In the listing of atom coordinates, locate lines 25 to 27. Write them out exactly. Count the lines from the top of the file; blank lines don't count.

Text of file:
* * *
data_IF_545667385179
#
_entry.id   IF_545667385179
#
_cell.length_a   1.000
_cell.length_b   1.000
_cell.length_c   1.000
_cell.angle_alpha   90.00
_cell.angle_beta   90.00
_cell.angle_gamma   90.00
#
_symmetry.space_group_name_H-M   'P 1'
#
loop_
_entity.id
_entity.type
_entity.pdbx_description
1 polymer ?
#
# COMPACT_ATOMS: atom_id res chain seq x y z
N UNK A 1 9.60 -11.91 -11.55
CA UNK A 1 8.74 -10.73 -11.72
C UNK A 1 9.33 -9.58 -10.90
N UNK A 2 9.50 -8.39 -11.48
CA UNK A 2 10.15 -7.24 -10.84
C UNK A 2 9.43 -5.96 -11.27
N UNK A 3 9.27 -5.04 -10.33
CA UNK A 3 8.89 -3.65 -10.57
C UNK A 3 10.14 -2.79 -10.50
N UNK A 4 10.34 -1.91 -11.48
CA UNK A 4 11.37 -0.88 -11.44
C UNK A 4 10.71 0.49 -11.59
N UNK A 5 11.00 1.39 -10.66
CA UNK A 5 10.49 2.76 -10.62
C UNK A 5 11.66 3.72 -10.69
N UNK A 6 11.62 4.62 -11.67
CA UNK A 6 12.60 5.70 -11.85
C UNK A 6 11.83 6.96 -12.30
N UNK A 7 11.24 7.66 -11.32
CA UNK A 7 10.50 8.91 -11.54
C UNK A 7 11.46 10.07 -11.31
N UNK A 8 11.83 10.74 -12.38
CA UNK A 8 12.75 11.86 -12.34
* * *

CA UNK A 2 10.15 -7.24 -10.84
C UNK A 2 9.43 -5.96 -11.27
N UNK A 3 9.27 -5.04 -10.33